Brian Kendall uses isotopes (both metal stable isotopes and radiogenic isotopes) to study a wide variety of geochemical processes, including the evolution of Earth's atmosphere and oceans and the formation of and exploration for petroleum and ore deposits.
Shoufa Lin's research focuses on structural geology and its applications for mineral deposit study and exploration. A major part of his research concerns the structural and tectonic evolution of orogenic belts, Archean tectonics and kinematics and tectonic significance of shear zones.
Alan Morgan studies Quarternary geology through fossilised beetles as a way to reconstruct past climate conditions in Northern Canada and Alaska.
Dr. Carol Ptacek conducts research on a variety of topics in contaminant hydrogeology and geochemistry, including studies on mechanisms controlling the fate and transport of metals, nutrients, pathogens, organic compounds in groundwater.
Fereidoun Rezanezhad uses field and innovative laboratory experiments to understand mechanisms controlling a variety of chemical, biological and physical processes in the subsurface.
Will Robertson studies the physical hydrogeology and geochemistry of contaminated groundwater.
His current research interests include assessment of groundwater impacts from septic systems and mine tailings, innovative remediation techniques, groundwater age dating tools.
Martin Ross aims to understand the Earth’s recent past; more specifically, the glaciations of the Quaternary Period, which encompasses the last 2.6 million years of Earth’s history.
David Rudolph carries out research in groundwater management with a focus on innovative ways to monitor water resources in the face of changing land use and climate.
Sherry Schiff's research focus on the cycling of key elements within lakes, streams, rivers, forests, and agricultural watersheds. Understanding these cycles is critical to properly addressing environmental concerns.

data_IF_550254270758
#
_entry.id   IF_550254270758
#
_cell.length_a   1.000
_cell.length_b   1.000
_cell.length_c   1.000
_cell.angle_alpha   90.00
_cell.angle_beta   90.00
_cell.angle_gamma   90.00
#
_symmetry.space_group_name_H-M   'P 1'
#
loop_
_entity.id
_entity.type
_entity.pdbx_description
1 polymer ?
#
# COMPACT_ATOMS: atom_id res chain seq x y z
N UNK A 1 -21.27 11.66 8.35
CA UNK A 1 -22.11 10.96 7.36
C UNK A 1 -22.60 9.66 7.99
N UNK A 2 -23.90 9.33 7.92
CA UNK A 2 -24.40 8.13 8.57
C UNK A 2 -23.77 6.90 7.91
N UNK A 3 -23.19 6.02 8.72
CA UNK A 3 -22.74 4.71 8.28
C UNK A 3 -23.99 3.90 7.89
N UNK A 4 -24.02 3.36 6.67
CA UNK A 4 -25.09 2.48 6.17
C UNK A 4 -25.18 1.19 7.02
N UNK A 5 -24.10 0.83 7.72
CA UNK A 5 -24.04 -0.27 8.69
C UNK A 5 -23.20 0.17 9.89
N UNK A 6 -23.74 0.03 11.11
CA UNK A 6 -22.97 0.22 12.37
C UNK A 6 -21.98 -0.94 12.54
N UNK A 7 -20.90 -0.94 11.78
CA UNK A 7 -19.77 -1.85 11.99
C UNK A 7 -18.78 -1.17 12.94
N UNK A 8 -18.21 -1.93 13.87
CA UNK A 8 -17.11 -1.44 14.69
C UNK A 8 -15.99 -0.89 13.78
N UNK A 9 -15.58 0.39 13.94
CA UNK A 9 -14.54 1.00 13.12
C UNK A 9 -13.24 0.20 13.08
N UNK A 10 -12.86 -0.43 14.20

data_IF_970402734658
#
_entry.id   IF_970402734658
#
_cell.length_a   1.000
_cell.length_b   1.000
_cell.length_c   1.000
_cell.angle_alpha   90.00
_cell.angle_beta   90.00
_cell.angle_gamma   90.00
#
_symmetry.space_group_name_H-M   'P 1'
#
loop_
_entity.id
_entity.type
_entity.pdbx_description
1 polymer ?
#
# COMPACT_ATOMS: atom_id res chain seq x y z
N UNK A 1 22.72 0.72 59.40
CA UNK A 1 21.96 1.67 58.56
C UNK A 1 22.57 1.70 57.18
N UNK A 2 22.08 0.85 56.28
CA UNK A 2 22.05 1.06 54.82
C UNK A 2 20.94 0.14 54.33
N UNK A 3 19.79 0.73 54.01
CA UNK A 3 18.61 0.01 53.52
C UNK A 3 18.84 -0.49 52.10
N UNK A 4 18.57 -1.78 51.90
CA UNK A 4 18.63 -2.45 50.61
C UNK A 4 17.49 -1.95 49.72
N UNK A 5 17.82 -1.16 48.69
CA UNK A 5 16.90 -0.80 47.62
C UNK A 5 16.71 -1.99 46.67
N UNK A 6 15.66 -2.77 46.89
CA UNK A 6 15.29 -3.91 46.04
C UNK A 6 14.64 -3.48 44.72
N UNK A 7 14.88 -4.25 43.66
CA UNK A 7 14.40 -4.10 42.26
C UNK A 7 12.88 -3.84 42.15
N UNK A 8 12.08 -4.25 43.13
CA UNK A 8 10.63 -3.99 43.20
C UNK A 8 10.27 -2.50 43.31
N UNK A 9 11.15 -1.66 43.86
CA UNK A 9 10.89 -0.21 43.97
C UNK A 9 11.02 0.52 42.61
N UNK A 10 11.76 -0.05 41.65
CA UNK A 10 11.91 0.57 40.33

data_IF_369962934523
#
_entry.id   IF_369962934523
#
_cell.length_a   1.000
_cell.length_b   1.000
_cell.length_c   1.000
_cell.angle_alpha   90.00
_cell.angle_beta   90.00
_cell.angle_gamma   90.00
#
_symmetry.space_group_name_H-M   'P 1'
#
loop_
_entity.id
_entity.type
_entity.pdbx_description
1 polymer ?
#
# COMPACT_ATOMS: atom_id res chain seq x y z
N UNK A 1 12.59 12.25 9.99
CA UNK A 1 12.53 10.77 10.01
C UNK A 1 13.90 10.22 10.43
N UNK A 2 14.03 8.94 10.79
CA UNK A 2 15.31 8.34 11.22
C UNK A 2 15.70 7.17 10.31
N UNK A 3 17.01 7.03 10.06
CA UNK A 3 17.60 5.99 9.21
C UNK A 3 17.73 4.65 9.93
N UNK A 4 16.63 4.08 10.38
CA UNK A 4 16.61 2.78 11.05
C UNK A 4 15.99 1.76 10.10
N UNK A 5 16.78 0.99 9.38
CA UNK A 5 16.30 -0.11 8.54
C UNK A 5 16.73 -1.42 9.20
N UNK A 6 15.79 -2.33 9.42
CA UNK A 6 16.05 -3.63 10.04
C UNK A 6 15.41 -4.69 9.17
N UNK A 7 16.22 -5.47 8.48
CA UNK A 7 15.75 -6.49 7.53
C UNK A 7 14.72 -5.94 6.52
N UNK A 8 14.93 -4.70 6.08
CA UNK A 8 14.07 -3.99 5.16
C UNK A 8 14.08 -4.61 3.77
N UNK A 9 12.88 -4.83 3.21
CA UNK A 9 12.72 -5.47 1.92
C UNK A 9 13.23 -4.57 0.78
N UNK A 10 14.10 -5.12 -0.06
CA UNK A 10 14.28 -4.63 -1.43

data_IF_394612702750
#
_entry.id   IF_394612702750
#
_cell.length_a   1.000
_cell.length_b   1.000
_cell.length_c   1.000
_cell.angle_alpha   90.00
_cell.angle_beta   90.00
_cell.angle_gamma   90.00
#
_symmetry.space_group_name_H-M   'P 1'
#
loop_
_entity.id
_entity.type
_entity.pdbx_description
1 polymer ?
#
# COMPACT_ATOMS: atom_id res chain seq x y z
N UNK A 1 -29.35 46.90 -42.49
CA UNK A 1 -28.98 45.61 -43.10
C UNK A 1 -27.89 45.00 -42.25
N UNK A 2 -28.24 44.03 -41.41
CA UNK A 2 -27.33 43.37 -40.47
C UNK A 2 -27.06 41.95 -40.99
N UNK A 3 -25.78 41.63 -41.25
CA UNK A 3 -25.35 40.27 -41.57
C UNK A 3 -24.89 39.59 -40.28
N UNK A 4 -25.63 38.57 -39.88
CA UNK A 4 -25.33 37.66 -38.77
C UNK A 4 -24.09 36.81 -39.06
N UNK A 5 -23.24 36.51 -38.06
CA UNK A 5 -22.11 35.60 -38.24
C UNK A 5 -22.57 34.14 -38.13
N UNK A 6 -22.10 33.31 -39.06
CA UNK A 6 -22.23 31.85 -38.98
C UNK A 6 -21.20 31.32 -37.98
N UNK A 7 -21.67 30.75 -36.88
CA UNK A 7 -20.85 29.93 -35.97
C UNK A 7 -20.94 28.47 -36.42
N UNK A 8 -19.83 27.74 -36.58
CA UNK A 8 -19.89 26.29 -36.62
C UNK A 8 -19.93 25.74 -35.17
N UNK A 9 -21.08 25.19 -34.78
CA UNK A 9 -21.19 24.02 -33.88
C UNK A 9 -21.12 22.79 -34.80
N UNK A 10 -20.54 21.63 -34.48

John Spoelstra explores the impact of human activities and climate change on water quality in a variety of landscapes including urbanized watersheds, forested catchments and wetlands.
A world expert on quantitative and integrated hydrosystem modelling, Ed Sudicky is a Fellow of both the Royal Society of Canada and the Canadian Academy of Engineering.
William Taylor's research interests cross over several areas of aquatic ecology, including nutrient cycles, the fate of aquatic bacteria, the ecology of protozoa, and human effects on water quality. His most recent research concerns the freshwater phosphorus cycle.
André Unger studies how municipalities can sustainably manage their water resources and infrastructure using a variety of tools, including groundwater and surface water modeling, and water infrastructure asset management tools.
Philippe Van Cappellen leads an interdisciplinary research team focussing on the processes, both natural and human-driven, that control water quality along the hydrological cycle.
Barry Warner studies the dynamics of natural, restored, and created wetlands using a variety of ecological and paleoecological indicators. These methods are used to study wetland ecosystems across a variety of spatial scales and temporal scales.
Chris Yakymchuk studies how mountain chains form through the process of plate tectonics.
Yuri Leonenko studies how we can best capture and store CO2 into underground formations in order to limit the increasing impact of global warming. His research involves understanding the complex multi-phase flows and transport phenomena that regulate how CO2 behaves in the porous subsurface.
Chris Parsons studies how naturally occurring chemical and biological processes in sediments and surface water change the chemical form, availability and toxicity of nutrients and contaminants.
Thai Phan’s research interests mainly focus on understanding water-rock interactions and other geological and environmental processes associated with water cycles in both natural and engineered natural systems.